Well, even from this mess, there was interesting information to be salvaged. You COULD do better reporting even on the sadly broken data being collected. But it got me thinking. Because this was a “leader” in the field.

So naturally, I checked out the rest of the field. What I found were the same type of engineering heavy, analysis tone-deaf companies that I remembered back in the old days of the web before people like Omniture and Google figured out how to do this kind of thing right. I found technology solutions desperately looking for actual business problems. I found expensive implementations that still managed to miss the really important data. I found engineers not analysts.

I found opportunity.

Because this data and these systems are very much like digital analytics. The lessons we’ve learned there about collection, KPIs, reporting, segmentation, analysis and testing all feel fresh, important and maybe even revolutionary. And this time, there’s a chance to provide an end-to-end solution that combines technology with the kind of reporting and analytics I’ve always dreamed about. There’s a chance to be the Omniture AND Semphonic of a really cool space.

I just couldn’t resist.

So I’m going to be leaving EY and, for that matter, digital analytics. I’ll miss both keenly. These past years in digital analytics have been the best and most rewarding of my professional life. I’m proud of the work I’ve done. Proud of the work we’ve done together. Proud of the discipline we’ve created. But I want to take that work and build something new from the ground up.

I’m going to build a startup dedicated to bringing the best of digital discipline and measurement to the physical world. Helping stores, malls, stadiums, banks, hospitals and who knows what else understand how to use customer behavior to actually optimize customer experience.

I want to make the best experiences in the real world every bit as seamless, personalized, and optimized as the best experiences in the digital world already are.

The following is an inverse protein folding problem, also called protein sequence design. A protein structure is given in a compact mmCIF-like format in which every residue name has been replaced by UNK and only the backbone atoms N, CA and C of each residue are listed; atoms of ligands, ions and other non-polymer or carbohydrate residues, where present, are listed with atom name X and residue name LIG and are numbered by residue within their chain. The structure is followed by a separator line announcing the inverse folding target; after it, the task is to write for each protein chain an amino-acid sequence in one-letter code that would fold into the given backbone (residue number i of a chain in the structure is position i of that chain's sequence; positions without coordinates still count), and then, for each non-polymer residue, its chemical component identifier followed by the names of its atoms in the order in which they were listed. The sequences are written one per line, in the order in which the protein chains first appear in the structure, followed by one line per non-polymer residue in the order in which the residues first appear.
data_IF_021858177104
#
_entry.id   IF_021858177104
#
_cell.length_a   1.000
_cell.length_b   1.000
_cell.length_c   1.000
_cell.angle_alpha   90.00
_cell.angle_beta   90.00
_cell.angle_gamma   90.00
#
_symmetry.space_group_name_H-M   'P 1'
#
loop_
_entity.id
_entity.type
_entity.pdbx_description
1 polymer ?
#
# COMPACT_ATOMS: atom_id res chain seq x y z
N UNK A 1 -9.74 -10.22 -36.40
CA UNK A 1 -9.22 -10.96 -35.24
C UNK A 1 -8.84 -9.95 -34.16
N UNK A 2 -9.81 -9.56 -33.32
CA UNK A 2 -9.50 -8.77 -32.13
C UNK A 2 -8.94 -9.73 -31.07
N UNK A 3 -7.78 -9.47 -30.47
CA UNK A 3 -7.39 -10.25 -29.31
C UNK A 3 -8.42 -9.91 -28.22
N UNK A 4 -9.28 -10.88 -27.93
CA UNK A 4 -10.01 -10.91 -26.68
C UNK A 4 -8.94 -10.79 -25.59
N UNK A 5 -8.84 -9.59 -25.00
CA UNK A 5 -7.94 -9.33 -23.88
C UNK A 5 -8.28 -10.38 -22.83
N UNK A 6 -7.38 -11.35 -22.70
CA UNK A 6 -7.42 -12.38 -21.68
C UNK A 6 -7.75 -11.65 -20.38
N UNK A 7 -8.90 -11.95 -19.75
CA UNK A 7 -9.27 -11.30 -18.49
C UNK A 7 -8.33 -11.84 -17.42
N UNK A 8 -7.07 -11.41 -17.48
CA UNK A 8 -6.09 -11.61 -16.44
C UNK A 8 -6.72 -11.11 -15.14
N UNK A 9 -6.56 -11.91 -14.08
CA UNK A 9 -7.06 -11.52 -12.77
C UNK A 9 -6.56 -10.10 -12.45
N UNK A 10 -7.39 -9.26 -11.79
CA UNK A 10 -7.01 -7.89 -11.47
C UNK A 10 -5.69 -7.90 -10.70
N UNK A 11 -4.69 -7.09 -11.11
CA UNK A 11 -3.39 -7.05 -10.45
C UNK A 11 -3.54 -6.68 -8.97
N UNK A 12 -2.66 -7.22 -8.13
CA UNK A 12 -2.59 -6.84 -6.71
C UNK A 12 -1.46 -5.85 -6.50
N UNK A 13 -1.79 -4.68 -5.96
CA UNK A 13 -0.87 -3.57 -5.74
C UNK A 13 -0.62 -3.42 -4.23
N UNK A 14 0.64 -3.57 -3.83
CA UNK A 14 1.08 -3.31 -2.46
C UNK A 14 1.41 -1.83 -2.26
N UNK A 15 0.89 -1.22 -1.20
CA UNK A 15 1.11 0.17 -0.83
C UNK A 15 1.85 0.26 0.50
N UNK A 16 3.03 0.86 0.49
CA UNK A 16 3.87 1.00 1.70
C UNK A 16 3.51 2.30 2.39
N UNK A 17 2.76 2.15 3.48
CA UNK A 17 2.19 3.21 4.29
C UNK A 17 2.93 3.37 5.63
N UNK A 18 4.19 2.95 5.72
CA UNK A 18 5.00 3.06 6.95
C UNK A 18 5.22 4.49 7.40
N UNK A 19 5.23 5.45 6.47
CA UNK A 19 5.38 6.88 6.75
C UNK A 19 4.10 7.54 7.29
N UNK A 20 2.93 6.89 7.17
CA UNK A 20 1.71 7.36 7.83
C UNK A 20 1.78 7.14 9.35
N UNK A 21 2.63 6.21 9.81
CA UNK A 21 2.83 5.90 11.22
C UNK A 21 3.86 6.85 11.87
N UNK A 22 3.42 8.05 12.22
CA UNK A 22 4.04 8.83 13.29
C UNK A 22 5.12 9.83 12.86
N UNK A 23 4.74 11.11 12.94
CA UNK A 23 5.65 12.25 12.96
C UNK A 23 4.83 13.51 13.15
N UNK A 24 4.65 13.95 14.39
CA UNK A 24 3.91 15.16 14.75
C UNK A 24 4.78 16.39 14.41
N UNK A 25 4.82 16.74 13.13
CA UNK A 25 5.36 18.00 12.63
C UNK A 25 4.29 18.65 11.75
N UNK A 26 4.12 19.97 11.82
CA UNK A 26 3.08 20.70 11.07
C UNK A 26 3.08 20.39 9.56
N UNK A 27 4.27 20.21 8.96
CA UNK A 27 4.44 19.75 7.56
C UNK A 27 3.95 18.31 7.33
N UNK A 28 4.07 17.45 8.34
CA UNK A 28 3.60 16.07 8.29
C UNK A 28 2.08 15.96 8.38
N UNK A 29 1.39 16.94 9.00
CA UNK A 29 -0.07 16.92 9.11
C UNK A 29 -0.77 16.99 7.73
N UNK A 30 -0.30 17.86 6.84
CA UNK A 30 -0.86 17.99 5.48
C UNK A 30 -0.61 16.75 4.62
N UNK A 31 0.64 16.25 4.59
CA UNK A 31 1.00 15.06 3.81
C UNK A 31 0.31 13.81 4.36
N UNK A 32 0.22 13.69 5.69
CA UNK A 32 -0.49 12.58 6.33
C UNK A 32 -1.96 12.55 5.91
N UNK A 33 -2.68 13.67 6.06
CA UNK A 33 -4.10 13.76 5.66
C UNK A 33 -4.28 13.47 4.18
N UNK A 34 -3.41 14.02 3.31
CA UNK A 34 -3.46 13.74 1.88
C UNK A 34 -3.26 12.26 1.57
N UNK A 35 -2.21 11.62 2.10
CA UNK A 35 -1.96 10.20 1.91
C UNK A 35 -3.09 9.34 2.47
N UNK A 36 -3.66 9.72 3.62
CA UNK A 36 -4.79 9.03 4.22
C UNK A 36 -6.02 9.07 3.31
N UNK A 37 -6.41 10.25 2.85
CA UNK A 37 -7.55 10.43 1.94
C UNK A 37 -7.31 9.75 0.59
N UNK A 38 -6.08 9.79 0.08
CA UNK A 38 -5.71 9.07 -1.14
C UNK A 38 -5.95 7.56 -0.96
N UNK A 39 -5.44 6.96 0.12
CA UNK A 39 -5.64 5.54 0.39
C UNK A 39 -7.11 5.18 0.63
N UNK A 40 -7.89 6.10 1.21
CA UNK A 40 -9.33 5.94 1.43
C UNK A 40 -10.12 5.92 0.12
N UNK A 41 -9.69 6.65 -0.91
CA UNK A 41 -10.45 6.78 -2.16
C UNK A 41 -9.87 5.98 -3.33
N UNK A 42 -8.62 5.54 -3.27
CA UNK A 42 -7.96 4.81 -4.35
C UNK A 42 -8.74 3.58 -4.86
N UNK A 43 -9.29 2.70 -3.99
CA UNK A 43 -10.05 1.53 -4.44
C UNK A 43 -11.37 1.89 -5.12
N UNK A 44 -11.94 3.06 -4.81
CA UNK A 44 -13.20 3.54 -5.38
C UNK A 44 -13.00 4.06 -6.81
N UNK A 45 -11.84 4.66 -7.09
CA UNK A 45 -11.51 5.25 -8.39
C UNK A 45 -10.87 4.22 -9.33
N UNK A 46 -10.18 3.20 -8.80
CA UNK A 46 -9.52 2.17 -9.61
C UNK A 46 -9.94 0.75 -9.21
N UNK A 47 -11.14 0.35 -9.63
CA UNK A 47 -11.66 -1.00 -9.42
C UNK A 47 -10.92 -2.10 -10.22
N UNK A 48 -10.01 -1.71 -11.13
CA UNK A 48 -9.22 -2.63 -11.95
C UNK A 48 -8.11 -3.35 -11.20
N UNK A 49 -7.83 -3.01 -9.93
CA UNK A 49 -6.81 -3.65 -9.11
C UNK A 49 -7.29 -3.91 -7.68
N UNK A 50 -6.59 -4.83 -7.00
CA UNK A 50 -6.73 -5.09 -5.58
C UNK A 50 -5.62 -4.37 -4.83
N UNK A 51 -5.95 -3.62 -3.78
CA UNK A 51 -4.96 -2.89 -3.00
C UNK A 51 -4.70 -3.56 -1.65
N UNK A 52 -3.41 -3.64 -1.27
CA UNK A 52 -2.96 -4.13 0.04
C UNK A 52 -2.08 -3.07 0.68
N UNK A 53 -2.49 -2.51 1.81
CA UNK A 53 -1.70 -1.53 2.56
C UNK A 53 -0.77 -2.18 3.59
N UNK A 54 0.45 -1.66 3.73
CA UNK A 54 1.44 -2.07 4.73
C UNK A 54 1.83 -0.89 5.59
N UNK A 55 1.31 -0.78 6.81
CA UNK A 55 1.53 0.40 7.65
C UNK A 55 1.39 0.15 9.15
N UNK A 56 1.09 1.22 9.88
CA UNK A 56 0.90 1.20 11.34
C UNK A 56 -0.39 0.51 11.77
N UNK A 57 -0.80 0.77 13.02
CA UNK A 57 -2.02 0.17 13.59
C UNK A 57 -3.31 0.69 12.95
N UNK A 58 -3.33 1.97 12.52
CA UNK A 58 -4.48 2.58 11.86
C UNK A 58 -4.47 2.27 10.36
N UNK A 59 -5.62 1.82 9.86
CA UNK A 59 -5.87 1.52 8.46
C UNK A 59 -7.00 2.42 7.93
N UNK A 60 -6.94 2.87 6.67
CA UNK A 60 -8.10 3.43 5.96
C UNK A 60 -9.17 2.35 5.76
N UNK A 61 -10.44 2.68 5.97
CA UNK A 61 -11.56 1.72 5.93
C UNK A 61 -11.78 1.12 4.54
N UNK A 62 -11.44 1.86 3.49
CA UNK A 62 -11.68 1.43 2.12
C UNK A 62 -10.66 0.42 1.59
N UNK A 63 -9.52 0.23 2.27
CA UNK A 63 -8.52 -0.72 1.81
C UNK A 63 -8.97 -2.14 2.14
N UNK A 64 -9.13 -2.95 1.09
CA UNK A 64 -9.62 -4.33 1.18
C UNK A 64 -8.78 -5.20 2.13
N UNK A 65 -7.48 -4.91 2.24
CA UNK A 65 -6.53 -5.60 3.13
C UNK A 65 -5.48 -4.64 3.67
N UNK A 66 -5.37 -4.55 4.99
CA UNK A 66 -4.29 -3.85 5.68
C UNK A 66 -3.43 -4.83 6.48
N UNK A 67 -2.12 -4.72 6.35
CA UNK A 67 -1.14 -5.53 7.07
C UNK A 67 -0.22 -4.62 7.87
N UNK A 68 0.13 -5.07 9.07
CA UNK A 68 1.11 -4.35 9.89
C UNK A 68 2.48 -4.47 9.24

It’s a dangerous world out there in physical retail. They’re struggling and they don’t really know how to get better. If there really was a map, I’m pretty sure it would have a big X with “there be dragons” printed right above.

I can’t wait.

Welcome to Digital Mortar!



Competitive Advantage and Digital Transformation – Optimizing Retail and eCommerce

In my last posts before the DA Hub, I described the first two parts of an analytics driven digital transformation. The first part covered the foundational activities that help an organization understand digital and think and decide about it intelligently. Things like customer journey, 2-tiered segmentation, a comprehensive VoC system and a unified campaign measurement framework form the core of a great digital organization. Done well, they will transform the way your organization thinks about digital. But, of course, thinking isn’t enough. You don’t build culture by talking but by doing. In the beginning was the deed. That’s why my second post dealt with a whole set of techniques for making analytics a constant part of the organization’s processes. Experimentation driven by a comprehensive analytics-driven testing plan, attribution and mix modelling, analytic reporting, re-survey, and a regular cadence of analytics driven briefings make continuous improvement a reality. If you take this seriously and execute fully on these first two phases, you will be good at digital. That’s a promise.